MBTA moving slowly in lifting universal speed restrictions
Universal slow zones lifted on Mattapan Line but not Green Line
STATE HOUSE NEWS SERVICE
THE MBTA lifted an end-to-end speed restriction on the Mattapan Line trolley early Thursday morning, but there’s still no official timeline for ending mandatory slowdowns across the entire Green Line and pockets of the Red, Blue and Orange Lines.
The agency announced on Twitter shortly before 7 a.m. Thursday that it replaced a “global” speed restriction on the Mattapan Line, which links the Red Line’s Ashmont end point with Mattapan, with “block restrictions where necessary.”
That’s the only major progress officials have announced in several days, after telling reporters last Friday that they slowed trains down out of an “abundance of caution” and while they worked to verify that track inspection, necessary fixes, and safety checks have been made.
While Gov. Maura Healey has repeatedly pledges more transparency from the MBTA, a transit authority spokesperson declined to answer questions Thursday about the status of the remaining lines.
MBTA Interim General Manager Jeff Gonneville said last Friday that the T had six inspection teams in the field who would go line by line to confirm it was safe for trains to travel at maximum allowable speeds. He asked riders to “allow us into the start of service on Monday” — now three days ago — “to validate repairs and verify speeds.”
The widespread mandatory slow zones, announced and ordered the evening of March 9 after MBTA officials determined they did not possess sufficient documentation to prove they fixed previously identified track defects, continue to saddle riders with sluggish, less reliable and more crowded trips.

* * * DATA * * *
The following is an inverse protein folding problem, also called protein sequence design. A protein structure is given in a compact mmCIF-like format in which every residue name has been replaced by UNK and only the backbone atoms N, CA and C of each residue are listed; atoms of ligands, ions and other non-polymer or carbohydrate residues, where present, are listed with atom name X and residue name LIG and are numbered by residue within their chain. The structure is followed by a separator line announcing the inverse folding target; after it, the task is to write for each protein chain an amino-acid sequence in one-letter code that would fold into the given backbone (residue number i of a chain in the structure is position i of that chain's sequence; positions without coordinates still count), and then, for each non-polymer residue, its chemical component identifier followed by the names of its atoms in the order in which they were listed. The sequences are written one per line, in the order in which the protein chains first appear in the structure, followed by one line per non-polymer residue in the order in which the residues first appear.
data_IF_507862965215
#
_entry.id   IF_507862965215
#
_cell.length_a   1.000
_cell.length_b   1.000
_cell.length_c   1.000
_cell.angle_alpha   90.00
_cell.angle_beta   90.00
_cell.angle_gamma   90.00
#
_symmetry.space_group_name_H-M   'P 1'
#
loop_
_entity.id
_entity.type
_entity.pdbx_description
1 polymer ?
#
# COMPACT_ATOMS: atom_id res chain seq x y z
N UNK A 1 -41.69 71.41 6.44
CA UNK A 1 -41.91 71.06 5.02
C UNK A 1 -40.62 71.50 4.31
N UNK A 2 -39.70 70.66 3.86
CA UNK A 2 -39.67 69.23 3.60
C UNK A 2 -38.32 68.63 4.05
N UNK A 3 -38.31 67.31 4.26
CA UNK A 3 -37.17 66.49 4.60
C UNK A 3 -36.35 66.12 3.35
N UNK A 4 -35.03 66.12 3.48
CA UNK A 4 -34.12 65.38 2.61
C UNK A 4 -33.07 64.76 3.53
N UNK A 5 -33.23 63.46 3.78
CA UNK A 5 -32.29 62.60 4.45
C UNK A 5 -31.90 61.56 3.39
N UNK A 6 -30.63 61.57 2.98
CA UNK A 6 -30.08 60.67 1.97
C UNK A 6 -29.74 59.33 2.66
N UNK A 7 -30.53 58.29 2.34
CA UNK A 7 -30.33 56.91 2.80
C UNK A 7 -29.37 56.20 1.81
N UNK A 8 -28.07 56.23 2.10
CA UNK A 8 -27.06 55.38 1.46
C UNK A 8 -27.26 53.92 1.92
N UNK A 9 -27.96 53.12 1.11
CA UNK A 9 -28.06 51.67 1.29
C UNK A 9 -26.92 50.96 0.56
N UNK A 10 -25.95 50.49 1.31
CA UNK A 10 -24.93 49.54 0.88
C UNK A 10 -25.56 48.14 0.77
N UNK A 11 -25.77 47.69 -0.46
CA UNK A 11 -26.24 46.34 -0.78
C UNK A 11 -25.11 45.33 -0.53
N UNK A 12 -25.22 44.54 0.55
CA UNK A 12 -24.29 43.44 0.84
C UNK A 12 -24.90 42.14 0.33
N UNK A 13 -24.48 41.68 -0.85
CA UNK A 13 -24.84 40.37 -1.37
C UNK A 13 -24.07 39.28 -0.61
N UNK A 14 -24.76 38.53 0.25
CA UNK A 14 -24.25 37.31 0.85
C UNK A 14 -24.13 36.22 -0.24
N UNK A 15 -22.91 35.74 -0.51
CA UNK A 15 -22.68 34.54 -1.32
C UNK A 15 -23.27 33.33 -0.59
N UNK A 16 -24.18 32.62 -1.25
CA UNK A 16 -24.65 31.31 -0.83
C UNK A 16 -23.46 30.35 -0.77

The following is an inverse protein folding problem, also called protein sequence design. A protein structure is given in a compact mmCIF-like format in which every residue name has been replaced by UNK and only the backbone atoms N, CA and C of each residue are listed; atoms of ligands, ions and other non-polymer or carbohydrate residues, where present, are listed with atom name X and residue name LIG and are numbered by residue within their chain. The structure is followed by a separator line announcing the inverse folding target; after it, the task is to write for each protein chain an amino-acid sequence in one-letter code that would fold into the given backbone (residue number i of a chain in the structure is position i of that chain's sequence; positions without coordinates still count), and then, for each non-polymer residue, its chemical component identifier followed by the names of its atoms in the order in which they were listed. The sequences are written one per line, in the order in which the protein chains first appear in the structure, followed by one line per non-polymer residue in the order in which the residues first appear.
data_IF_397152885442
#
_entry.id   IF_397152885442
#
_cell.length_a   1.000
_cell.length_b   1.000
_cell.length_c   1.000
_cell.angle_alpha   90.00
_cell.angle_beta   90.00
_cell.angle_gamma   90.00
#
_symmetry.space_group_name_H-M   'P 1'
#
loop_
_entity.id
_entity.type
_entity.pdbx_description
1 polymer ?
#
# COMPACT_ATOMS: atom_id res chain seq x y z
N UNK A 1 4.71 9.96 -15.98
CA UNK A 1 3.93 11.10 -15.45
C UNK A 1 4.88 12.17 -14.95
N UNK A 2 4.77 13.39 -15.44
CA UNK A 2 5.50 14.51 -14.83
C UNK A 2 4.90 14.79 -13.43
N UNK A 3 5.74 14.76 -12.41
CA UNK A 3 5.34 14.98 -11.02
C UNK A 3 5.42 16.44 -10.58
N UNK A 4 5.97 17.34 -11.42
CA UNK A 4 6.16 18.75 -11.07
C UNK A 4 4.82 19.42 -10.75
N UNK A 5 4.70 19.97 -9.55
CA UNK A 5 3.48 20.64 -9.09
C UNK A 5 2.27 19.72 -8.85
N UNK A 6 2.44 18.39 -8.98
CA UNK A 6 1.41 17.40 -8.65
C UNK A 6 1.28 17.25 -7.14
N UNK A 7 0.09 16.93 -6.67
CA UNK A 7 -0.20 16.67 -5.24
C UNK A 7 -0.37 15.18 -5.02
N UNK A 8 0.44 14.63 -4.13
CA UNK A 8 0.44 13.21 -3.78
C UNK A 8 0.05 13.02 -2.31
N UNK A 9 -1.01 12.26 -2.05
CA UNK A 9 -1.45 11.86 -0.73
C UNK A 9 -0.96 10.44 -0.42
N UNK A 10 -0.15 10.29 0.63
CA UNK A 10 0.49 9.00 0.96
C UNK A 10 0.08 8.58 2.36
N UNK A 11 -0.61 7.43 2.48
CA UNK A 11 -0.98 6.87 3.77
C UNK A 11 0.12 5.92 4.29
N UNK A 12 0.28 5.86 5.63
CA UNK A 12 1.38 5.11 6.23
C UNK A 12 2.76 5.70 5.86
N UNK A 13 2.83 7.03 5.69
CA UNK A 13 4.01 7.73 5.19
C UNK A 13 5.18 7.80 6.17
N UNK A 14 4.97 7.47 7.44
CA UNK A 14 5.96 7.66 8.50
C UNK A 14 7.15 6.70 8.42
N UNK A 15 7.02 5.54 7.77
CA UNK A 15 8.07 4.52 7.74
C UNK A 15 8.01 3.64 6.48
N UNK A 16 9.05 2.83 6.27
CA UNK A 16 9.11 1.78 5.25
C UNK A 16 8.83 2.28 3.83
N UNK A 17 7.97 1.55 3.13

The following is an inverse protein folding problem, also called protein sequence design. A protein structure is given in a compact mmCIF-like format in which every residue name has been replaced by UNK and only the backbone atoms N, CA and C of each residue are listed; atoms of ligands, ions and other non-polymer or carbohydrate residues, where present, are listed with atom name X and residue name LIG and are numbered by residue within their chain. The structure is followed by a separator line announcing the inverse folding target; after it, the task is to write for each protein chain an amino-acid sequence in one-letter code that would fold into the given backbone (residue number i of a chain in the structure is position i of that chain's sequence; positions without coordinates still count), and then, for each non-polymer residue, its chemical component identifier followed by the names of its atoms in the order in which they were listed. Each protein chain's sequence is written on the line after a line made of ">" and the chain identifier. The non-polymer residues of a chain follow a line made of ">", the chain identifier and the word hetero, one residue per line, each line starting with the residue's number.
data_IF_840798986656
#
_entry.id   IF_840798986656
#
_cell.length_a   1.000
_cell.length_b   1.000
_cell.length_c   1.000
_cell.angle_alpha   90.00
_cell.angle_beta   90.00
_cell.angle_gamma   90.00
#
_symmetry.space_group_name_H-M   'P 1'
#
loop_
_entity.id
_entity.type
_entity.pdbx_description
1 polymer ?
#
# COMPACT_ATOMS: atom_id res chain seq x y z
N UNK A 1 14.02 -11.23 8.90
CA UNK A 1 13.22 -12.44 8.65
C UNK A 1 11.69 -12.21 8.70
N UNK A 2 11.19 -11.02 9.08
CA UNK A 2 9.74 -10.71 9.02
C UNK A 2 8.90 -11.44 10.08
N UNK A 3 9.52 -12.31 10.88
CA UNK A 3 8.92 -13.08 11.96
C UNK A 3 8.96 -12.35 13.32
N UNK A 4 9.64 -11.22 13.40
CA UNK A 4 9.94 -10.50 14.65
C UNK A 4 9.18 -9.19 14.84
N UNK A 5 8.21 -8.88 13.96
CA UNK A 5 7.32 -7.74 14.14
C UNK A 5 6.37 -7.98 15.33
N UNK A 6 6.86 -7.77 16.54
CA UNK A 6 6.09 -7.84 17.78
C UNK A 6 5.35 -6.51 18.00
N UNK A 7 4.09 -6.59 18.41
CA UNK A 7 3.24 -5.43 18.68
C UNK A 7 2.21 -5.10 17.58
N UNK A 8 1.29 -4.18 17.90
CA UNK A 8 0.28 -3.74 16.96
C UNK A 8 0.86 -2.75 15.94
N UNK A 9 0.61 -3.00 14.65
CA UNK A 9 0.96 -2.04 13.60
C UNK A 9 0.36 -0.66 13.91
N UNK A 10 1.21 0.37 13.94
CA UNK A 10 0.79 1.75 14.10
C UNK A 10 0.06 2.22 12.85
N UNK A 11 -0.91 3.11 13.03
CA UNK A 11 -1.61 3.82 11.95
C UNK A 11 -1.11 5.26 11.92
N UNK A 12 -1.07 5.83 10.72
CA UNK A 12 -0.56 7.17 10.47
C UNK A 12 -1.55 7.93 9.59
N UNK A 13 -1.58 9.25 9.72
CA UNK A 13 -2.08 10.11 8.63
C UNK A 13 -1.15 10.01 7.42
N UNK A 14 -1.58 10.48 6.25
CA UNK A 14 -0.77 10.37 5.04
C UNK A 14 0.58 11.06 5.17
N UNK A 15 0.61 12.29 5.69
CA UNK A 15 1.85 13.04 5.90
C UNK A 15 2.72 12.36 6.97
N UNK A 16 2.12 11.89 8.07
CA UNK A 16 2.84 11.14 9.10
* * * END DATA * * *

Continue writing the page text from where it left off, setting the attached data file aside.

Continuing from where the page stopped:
The Department of Public Utilities, which serves as the state agency responsible for MBTA safety oversight, inspected a section of Red Line track on March 6 and observed concerns with the quality of the tracks. On March 7, DPU Rail Transit Safety Director Robert Hanson sent MBTA officials six letters ordering corrective actions. On March 9, the MBTA implemented a systemwide slowdown, then replaced universal speed restrictions with a vaguely defined patchwork on the Red, Blue and Orange Lines the following morning.Train data tracked by advocacy group TransitMatters estimate that on Wednesday, an end-to-end round trip on the Red Line featured 68 minutes of total delay, by far the worst impact of the three heavy rail lines. TransitMatters data show nearly 17 minutes of total round-trip delay on the Orange Line and more than 10 minutes of delay on the Blue Line.
Friday will also mark exactly nine months since the MBTA slashed weekday service on the Red, Orange and Blue Lines due to the safety risks created by a shorthanded dispatcher workforce. At the time, officials said the cuts were temporary and would be reversed once the T hired enough dispatchers, but higher-ups have moved the target in recent weeks and now say any decisions to restore frequency will depend on vehicle availability and driver staffing.